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Border Crossings II: Dining at Il Gattopardo & Barbuzzo

April 18, 2011

By Pat Tanner

Goodness knows I relentlessly extol the virtues of New Jersey restaurants and chefs to anyone who will listen – in print, in person, over the airways. But I also dine regularly in the megalopolises to our east and west, and the equally wonderful Italian meals described below – one as old school as it gets; the other the height of fashion – give me a reason to tout our state for something often used to disparage it: being a mere “crossroads.” To me, we get the glories of New York and Philadelphia without the hassles of living in a big city.

Il Gattopardo, NYC. Set in a pretty townhouse on 54th Street, this restaurant whose name pays homage to the 1963 film version of The Leopard is an elegant reminder that authentic Neapolitan and Southern Italian food, manners, and culture are a far cry from their Americanized red-sauce counterparts. Graciousness abounds, in the correct but warm service and in the attractive, understated décor. (Sit out on the glass-enclosed garden terrace for full effect). The food is refined, and the menu structure hews to the traditional, with everything including vegetables a la carte. A starter of beef and veal meatballs wrapped in Savoy cabbage leaves with thyme sauce is as delicious as it is unexpected. Also unexpected: a special of three crispy-coated round lentil cakes – cousins to arancini – each on a dab of basil-yogurt sauce, and each one moist yet light in texture. Another special, homemade pappardelle with a creamy rabbit sauce, is a showstopper, but no more so than slices of wild sea bass, poached then expertly filleted and set over salad greens. Simplicity at its best. I can think of no better way to end such as meal than how I did: with moist Neapolitan-style cheese cake and perfectly brewed espresso.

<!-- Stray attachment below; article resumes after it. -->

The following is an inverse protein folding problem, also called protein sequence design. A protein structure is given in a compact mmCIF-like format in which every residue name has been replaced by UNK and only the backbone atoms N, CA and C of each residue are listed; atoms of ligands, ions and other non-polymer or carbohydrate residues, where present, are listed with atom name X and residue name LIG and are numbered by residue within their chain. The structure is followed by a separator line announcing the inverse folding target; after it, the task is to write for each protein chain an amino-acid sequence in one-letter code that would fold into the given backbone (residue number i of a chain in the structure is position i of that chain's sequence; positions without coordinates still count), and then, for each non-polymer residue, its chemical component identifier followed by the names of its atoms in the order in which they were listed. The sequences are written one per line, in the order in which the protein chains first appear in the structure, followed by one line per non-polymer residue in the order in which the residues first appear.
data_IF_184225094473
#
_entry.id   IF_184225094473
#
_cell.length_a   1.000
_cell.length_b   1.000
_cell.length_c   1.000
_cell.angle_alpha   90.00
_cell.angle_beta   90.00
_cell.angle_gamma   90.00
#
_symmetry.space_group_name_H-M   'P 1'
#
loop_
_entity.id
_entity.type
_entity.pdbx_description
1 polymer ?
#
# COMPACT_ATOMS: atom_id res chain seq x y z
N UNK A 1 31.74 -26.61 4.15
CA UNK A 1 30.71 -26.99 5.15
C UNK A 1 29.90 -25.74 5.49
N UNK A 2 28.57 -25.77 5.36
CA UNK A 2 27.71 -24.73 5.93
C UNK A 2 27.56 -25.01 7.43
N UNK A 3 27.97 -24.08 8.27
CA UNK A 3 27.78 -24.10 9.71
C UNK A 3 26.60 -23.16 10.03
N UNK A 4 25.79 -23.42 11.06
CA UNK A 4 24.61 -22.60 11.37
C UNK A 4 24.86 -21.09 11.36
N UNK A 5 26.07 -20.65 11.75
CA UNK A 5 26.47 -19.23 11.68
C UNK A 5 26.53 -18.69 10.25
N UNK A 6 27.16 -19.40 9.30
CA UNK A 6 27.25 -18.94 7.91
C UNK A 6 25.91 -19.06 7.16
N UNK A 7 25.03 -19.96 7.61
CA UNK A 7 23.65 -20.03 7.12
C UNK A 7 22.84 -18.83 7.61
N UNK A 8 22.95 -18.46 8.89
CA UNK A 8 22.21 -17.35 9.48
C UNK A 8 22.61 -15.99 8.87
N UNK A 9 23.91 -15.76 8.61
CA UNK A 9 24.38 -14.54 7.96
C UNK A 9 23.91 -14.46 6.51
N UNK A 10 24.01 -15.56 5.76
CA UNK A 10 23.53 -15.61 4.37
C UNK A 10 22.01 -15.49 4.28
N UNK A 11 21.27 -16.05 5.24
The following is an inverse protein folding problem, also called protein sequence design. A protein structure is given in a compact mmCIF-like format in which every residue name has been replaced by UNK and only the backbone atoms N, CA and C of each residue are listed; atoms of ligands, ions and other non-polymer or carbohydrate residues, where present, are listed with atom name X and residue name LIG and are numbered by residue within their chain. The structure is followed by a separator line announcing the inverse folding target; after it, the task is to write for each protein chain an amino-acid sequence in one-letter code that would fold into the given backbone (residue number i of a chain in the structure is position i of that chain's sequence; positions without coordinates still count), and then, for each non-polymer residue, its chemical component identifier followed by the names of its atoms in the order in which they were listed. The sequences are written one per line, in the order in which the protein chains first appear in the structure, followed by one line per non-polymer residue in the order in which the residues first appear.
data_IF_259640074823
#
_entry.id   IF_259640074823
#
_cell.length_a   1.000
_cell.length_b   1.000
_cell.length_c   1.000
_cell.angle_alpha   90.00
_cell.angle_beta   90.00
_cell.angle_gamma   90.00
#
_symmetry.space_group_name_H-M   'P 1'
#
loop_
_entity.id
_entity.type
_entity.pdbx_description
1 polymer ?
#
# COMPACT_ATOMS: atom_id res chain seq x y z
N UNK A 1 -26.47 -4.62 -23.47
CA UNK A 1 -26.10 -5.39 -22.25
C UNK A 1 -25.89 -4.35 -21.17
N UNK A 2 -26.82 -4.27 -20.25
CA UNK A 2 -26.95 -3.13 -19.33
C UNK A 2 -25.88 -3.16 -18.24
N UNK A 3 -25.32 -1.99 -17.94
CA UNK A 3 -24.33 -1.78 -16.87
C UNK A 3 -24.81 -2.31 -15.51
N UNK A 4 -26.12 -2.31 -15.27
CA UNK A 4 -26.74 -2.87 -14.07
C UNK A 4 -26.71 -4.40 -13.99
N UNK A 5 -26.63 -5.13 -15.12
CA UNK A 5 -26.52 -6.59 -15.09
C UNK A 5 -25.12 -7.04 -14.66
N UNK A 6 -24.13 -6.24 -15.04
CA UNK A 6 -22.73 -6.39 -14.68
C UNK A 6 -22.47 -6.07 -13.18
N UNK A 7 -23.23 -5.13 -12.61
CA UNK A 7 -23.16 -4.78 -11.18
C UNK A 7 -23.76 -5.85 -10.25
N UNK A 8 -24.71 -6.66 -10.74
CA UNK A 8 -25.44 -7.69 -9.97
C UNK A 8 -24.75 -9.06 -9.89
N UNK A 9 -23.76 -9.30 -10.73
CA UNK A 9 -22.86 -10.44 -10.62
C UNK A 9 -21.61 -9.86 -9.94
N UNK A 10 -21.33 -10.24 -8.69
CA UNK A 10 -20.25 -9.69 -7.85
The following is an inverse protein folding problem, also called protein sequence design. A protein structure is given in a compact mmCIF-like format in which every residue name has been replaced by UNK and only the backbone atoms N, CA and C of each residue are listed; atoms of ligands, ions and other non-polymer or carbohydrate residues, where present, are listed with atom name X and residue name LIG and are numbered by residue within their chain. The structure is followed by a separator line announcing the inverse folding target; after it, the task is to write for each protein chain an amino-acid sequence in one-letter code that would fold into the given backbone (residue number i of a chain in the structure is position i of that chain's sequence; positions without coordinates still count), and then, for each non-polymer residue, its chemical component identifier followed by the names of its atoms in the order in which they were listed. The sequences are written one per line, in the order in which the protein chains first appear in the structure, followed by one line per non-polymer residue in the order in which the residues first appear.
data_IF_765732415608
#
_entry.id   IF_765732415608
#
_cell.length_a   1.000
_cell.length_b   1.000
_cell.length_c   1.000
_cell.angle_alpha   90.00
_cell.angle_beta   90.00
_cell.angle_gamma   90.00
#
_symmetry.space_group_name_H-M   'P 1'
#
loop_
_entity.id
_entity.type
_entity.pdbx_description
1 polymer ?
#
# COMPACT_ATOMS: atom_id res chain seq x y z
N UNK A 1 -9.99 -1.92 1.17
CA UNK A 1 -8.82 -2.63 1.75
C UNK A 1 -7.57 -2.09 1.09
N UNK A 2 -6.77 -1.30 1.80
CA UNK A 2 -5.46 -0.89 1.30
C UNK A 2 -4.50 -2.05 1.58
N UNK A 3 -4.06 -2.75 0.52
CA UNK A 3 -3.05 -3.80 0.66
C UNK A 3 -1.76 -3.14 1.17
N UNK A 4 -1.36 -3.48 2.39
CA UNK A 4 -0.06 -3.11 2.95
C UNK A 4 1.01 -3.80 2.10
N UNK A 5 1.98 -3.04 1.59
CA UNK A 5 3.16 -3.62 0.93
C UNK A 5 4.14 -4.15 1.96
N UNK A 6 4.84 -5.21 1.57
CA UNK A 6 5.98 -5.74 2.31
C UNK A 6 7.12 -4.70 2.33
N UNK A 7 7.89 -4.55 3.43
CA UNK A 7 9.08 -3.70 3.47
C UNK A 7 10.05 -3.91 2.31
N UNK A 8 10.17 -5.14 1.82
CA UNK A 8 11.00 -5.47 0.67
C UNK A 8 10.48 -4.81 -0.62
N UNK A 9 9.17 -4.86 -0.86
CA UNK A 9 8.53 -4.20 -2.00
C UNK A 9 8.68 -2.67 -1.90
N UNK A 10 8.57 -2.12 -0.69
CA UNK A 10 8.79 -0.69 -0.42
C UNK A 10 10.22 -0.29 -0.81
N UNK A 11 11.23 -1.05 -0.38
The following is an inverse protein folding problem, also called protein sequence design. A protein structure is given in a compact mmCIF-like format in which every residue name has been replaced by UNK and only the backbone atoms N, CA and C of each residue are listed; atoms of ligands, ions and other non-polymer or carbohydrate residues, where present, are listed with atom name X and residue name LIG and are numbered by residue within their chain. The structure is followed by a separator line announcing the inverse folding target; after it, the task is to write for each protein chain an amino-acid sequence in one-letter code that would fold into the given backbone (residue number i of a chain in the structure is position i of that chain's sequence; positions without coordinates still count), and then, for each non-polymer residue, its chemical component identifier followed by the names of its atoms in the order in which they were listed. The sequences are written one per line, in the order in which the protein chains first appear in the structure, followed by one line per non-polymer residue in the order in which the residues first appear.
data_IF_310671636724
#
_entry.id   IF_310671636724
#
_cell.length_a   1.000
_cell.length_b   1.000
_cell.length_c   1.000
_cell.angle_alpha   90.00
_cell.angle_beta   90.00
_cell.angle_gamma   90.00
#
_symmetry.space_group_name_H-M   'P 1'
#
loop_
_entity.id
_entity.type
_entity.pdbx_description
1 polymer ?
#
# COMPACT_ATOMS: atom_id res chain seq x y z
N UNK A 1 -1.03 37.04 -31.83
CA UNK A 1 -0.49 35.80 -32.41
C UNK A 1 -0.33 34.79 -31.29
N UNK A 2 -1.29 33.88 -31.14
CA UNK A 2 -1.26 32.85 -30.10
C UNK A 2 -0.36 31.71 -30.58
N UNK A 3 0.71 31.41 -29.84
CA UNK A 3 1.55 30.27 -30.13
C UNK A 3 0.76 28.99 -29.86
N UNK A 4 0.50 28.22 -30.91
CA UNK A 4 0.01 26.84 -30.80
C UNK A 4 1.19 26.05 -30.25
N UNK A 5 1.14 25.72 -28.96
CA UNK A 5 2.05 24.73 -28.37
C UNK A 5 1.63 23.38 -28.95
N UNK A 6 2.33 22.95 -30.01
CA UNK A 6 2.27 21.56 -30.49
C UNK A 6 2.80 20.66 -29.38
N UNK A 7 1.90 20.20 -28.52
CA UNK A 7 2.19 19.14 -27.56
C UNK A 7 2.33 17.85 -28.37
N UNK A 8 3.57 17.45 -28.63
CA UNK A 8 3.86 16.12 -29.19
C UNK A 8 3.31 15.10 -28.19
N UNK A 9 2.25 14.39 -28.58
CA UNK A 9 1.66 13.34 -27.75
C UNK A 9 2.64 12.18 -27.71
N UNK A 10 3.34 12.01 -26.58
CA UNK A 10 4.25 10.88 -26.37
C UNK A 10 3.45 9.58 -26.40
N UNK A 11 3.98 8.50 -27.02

Barbuzzo, Philadelphia. This winning newcomer, like Il Gattopardo, serves delicious Italian fare in charming quarters. Yet Barbuzzo could hardly be more different. It is proudly, trendily farm-to-table Italian, which is reinforced by the blackboard listing the farms the ingredients come from, and by interior fittings that evoke a modern take on a rustic farmhouse. The thoughtful, thoroughly contemporary approach the kitchen takes with those ingredients is evident in everything from custom cocktails (try the French Farmer, with St. Germain), to the rigatoni with “Sunday supper” pork ragu – which includes fillips of burrata, basil, and escarole – and to crazy-shaped strozzapreti pasta tossed with wood-roasted hen-of-the-woods mushrooms, wild arugula, ricotta, and pesto made from walnuts and preserved lemon. Be sure to save room for the genius signature dessert: a jam jar of layers of dark chocolate and salted caramel budino (pudding).

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